To get into the minds of chef Stuart Brioza and pastry chef Nicole Krasinski, start with the name of their two-month-old restaurant, State Bird Provisions. Brioza pays homage to the delicious little bird (a quail for those Californians who slept through fourth grade) by frying it up and serving it with a tart-sweet mess of onion jam, which he deems “the provisions.” It’s a little twisted—in a good way.
Expecting the unexpected is the best way to approach this new addition to Fillmore Street, wedged in a narrow space amongst the funky mix of Asian restaurants and live jazz clubs. Yoshi’s is just down the street. Though this part of the city has yet to make itself a dining destination, Hapa Ramen will be coming in next door to State Bird soon, giving the neighborhood more pull.
Brioza and Krasinski met 17 years ago in college and married in 2008. Their last tandem restaurant gig was a celebrated five-year tenure at Rubicon before the Financial District institution closed its doors. At this point, the couple’s quirky food sensibilities appear to have become one. To start, the service here is not the norm. The restaurant itself greets you with a long, open kitchen that leads to a tiny dining room lined with walls of pegboard, where servers walk the aisles carrying trays or rolling carts of food, dim sum-style. (It can be a little disarming to dine this way, but when this article went to press, they were still working out the kinks.) One thing is certain—the food, which changes up weekly, is far more heady than a shrimp dumpling. It’s a true culture clash: A little bowl of Thai snapper crudo tossed with quinoa, an aioli seasoned with bonito and rosemary oil, and poached chrysanthemum leaves sounds odd, but the dish is bright, balanced, healthy, and delicious.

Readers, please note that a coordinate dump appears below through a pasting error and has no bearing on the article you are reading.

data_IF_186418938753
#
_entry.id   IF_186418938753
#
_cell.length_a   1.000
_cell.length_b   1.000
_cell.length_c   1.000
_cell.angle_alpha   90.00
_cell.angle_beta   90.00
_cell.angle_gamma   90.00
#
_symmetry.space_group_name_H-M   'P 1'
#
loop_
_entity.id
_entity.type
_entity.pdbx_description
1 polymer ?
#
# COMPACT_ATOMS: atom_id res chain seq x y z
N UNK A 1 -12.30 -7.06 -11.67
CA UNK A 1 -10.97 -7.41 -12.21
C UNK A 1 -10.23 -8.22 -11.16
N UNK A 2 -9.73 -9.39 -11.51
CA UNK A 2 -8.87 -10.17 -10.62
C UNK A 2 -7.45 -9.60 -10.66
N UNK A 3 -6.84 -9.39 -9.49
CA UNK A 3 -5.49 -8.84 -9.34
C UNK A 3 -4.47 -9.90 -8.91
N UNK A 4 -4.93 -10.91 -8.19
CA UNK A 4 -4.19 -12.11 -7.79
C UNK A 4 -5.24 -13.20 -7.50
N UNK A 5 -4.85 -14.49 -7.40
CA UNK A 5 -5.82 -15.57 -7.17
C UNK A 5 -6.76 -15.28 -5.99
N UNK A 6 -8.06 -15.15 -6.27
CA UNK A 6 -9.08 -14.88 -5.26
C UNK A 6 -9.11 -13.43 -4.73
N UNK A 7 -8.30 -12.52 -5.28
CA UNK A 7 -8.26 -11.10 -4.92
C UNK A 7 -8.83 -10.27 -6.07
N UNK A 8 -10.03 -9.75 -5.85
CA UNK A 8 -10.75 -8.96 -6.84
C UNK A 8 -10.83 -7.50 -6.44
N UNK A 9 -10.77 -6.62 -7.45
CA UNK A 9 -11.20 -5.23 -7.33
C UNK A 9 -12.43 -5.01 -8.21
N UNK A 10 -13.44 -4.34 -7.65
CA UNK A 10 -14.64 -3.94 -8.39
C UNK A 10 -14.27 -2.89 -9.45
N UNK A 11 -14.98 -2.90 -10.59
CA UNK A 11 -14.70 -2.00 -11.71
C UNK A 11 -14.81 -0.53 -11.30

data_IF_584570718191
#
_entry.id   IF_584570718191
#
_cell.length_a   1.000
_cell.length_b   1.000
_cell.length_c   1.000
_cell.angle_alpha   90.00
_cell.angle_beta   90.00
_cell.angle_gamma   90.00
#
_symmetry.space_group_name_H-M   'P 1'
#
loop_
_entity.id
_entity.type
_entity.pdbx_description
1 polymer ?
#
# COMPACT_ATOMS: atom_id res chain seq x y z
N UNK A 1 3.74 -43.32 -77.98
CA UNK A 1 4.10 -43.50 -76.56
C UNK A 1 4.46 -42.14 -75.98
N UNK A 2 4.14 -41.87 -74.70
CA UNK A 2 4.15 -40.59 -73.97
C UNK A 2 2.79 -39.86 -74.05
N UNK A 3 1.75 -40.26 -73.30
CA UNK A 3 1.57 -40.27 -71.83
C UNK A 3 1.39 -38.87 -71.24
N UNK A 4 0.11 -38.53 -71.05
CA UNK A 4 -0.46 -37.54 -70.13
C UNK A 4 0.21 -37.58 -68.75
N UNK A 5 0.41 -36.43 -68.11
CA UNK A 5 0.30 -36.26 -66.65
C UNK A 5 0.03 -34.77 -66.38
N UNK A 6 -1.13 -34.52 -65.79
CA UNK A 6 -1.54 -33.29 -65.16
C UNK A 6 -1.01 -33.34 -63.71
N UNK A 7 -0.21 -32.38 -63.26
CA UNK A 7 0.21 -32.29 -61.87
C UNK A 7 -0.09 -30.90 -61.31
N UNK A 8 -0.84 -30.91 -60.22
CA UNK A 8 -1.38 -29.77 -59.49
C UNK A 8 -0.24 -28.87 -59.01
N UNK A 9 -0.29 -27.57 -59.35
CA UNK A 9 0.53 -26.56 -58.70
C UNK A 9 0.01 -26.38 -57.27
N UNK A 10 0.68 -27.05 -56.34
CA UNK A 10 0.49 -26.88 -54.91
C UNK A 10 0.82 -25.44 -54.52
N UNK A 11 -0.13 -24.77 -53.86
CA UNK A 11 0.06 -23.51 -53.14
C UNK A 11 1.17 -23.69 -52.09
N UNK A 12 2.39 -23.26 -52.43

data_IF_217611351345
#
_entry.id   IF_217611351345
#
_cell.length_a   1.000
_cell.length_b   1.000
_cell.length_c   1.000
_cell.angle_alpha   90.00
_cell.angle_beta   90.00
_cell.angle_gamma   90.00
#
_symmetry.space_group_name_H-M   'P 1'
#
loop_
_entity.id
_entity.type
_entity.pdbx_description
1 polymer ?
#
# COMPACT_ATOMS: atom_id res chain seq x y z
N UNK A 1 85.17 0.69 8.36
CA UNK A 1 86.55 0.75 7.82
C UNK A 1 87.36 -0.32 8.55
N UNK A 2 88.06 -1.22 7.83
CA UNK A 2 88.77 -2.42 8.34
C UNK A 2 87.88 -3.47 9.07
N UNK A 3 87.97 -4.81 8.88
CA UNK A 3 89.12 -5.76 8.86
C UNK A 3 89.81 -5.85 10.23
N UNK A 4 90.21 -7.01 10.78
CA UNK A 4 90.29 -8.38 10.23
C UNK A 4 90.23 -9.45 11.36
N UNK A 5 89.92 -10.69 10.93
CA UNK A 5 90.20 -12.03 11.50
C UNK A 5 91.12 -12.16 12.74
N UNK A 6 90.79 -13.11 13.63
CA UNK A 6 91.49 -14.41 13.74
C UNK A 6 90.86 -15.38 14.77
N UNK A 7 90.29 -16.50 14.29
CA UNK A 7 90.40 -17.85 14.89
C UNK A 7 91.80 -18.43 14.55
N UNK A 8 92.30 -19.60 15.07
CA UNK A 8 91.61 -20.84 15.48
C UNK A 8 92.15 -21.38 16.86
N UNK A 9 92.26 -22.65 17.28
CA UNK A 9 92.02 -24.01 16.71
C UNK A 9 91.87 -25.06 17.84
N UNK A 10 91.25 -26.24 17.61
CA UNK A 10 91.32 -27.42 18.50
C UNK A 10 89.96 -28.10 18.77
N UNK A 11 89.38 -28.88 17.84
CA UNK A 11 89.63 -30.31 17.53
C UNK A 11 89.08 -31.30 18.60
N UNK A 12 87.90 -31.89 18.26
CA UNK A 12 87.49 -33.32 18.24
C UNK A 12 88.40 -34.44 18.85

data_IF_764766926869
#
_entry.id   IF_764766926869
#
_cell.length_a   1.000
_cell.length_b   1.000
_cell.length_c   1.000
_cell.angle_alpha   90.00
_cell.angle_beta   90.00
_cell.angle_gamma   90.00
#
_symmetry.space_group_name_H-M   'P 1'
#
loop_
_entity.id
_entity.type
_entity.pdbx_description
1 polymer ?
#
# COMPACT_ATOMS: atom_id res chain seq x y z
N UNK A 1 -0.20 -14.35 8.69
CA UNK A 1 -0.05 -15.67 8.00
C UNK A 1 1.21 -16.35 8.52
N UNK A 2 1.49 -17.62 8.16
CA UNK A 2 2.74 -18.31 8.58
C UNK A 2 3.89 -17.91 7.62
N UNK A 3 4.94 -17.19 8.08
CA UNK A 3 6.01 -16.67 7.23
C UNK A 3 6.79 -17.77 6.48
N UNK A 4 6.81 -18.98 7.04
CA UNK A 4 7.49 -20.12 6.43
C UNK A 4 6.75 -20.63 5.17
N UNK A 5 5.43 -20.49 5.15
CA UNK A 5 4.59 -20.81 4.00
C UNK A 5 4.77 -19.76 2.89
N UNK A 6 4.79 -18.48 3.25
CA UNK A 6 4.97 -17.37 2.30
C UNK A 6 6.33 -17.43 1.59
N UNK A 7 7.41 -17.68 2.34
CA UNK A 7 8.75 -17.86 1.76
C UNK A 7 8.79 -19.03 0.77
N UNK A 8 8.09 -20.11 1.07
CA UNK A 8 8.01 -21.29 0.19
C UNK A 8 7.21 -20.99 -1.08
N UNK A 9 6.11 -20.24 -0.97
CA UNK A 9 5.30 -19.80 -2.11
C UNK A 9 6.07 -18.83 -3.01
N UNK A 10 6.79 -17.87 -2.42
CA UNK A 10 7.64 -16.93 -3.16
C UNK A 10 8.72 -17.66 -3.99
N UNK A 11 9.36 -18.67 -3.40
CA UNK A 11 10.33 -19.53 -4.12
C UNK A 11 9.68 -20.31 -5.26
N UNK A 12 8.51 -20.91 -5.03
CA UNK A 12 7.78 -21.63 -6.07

Following that, the cart might roll by with a little bowl of potato chips with horseradish crème fraîche and trout eggs. Snag it. Also get the beef tongue pastrami sandwich served with a dressing of melted bone marrow braced with vinegar, shallots, and pink peppercorns. Next to it is a dollop of sweet-sour beet puree—almost a modern-day ketchup. Glazed pork ribs with togarashi are tangy and placed on top of a pile of spigarello, an Italian green.
Krasinski’s desserts aren’t beauties to look at—but to taste them is to develop a new crush. A little glass of peanut muscovado milk paired with hazelnut linzer cookies is as addictive as a buckwheat bao—a massive, chewy profiterole served with huckleberry sauce and what she calls lime cloud cream. “I never learned the rules,” says Krasinski, who is not formally trained. “So I do what tastes good to me.” Clearly, Brioza shares this sentiment—one that seems like a smart rule to cook by.
State Bird Provisions, 1259 Fillmore Street